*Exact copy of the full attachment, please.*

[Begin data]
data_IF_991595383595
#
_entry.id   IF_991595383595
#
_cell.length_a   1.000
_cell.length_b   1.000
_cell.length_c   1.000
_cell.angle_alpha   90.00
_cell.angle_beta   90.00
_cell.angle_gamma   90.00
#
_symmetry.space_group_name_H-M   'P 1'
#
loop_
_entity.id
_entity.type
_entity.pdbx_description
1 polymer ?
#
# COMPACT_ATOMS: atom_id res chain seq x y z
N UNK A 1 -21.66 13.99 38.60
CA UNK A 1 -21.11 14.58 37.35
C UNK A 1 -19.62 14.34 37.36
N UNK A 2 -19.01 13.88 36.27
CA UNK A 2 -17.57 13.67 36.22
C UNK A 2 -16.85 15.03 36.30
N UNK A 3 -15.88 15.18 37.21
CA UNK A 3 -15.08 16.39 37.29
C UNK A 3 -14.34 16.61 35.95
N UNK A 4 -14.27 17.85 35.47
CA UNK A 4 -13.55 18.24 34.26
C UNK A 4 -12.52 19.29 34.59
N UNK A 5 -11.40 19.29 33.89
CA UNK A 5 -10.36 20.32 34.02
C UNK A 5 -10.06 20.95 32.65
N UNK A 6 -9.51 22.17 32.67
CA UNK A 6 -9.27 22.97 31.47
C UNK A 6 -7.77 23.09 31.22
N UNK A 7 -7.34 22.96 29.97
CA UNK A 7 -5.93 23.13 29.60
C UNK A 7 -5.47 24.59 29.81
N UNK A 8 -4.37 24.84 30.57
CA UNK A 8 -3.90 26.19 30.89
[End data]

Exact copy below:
data_IF_991595383595
#
_entry.id   IF_991595383595
#
_cell.length_a   1.000
_cell.length_b   1.000
_cell.length_c   1.000
_cell.angle_alpha   90.00
_cell.angle_beta   90.00
_cell.angle_gamma   90.00
#
_symmetry.space_group_name_H-M   'P 1'
#
loop_
_entity.id
_entity.type
_entity.pdbx_description
1 polymer ?
#
# COMPACT_ATOMS: atom_id res chain seq x y z
N UNK A 1 -21.66 13.99 38.60
CA UNK A 1 -21.11 14.58 37.35
C UNK A 1 -19.62 14.34 37.36
N UNK A 2 -19.01 13.88 36.27
CA UNK A 2 -17.57 13.67 36.22
C UNK A 2 -16.85 15.03 36.30
N UNK A 3 -15.88 15.18 37.21
CA UNK A 3 -15.08 16.39 37.29
C UNK A 3 -14.34 16.61 35.95
N UNK A 4 -14.27 17.85 35.47
CA UNK A 4 -13.55 18.24 34.26
C UNK A 4 -12.52 19.29 34.59
N UNK A 5 -11.40 19.29 33.89
CA UNK A 5 -10.36 20.32 34.02
C UNK A 5 -10.06 20.95 32.65
N UNK A 6 -9.51 22.17 32.67
CA UNK A 6 -9.27 22.97 31.47
C UNK A 6 -7.77 23.09 31.22
N UNK A 7 -7.34 22.96 29.97
CA UNK A 7 -5.93 23.13 29.60
C UNK A 7 -5.47 24.59 29.81
N UNK A 8 -4.37 24.84 30.57
CA UNK A 8 -3.90 26.19 30.89